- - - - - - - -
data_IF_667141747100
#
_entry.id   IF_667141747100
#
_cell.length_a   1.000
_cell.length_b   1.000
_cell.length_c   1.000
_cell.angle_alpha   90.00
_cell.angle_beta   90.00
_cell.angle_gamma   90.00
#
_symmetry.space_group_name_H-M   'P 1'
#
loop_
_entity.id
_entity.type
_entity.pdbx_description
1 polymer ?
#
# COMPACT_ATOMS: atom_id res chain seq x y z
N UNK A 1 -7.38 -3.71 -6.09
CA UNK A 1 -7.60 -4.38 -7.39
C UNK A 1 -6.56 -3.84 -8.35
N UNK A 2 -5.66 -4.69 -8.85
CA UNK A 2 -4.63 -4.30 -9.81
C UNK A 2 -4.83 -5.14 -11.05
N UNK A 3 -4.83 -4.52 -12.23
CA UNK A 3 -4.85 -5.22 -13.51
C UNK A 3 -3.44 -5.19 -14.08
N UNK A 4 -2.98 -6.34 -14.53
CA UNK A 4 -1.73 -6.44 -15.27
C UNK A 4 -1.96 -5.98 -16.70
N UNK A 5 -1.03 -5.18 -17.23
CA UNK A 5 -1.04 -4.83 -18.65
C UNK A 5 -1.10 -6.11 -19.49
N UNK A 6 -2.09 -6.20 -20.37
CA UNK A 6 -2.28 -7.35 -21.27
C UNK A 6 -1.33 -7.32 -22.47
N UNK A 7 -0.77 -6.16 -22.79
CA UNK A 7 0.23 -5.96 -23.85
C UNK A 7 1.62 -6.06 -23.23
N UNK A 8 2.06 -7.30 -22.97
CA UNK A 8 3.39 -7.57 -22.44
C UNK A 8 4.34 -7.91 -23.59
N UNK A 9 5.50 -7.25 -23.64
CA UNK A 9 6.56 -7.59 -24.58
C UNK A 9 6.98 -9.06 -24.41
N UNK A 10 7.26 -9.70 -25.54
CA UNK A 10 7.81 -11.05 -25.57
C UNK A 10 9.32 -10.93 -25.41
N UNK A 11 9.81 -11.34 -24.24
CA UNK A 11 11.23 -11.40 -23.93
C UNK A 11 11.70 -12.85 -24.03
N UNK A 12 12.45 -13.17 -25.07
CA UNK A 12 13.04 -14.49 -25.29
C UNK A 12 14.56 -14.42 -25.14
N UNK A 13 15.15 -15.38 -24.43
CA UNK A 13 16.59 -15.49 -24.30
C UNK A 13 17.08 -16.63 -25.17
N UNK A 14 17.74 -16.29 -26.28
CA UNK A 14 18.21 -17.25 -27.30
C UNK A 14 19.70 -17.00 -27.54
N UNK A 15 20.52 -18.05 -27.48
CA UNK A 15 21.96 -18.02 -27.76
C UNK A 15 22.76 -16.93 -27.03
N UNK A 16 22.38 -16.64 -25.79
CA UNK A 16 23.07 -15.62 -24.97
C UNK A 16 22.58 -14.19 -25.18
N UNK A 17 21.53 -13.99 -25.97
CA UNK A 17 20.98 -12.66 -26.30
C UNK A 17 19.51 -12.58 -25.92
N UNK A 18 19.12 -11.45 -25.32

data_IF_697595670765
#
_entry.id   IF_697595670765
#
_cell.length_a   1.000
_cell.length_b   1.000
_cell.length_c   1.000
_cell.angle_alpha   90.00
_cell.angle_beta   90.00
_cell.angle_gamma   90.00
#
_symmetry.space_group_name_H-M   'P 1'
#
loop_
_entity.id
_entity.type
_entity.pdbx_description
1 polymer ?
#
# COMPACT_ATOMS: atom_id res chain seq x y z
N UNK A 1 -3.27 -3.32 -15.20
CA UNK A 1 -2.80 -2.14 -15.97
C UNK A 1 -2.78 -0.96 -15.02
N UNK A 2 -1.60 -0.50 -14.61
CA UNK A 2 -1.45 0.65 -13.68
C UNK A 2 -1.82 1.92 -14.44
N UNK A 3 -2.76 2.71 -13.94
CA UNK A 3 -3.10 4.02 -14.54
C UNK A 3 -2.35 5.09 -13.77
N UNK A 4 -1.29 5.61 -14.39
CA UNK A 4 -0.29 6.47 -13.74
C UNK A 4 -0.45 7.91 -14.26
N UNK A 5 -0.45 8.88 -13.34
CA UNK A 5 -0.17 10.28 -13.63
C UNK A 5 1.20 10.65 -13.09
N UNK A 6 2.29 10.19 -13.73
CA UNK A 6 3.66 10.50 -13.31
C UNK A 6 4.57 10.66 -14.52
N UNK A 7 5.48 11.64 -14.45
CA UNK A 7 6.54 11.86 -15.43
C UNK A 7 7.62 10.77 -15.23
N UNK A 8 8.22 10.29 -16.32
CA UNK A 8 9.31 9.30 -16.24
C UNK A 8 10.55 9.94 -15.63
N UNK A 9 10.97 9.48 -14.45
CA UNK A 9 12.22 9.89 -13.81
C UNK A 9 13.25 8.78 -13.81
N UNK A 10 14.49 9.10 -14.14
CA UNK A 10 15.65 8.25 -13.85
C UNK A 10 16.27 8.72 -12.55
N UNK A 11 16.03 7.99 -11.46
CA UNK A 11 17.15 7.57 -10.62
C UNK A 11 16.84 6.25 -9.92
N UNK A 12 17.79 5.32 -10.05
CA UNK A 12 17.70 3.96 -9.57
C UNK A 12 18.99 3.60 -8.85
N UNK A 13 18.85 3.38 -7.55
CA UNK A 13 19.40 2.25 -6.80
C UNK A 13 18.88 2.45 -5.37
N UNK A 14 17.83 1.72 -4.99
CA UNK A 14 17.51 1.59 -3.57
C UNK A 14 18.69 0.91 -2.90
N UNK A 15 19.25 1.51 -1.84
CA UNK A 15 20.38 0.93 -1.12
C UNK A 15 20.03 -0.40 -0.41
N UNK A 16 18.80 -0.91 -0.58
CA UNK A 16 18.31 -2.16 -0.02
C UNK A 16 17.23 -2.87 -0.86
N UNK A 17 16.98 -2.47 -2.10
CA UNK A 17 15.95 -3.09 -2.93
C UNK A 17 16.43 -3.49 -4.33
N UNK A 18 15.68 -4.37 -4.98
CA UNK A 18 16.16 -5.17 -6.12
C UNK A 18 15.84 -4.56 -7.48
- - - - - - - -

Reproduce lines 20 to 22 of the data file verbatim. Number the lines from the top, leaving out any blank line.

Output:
# COMPACT_ATOMS: atom_id res chain seq x y z
N UNK A 1 -7.38 -3.71 -6.09
CA UNK A 1 -7.60 -4.38 -7.39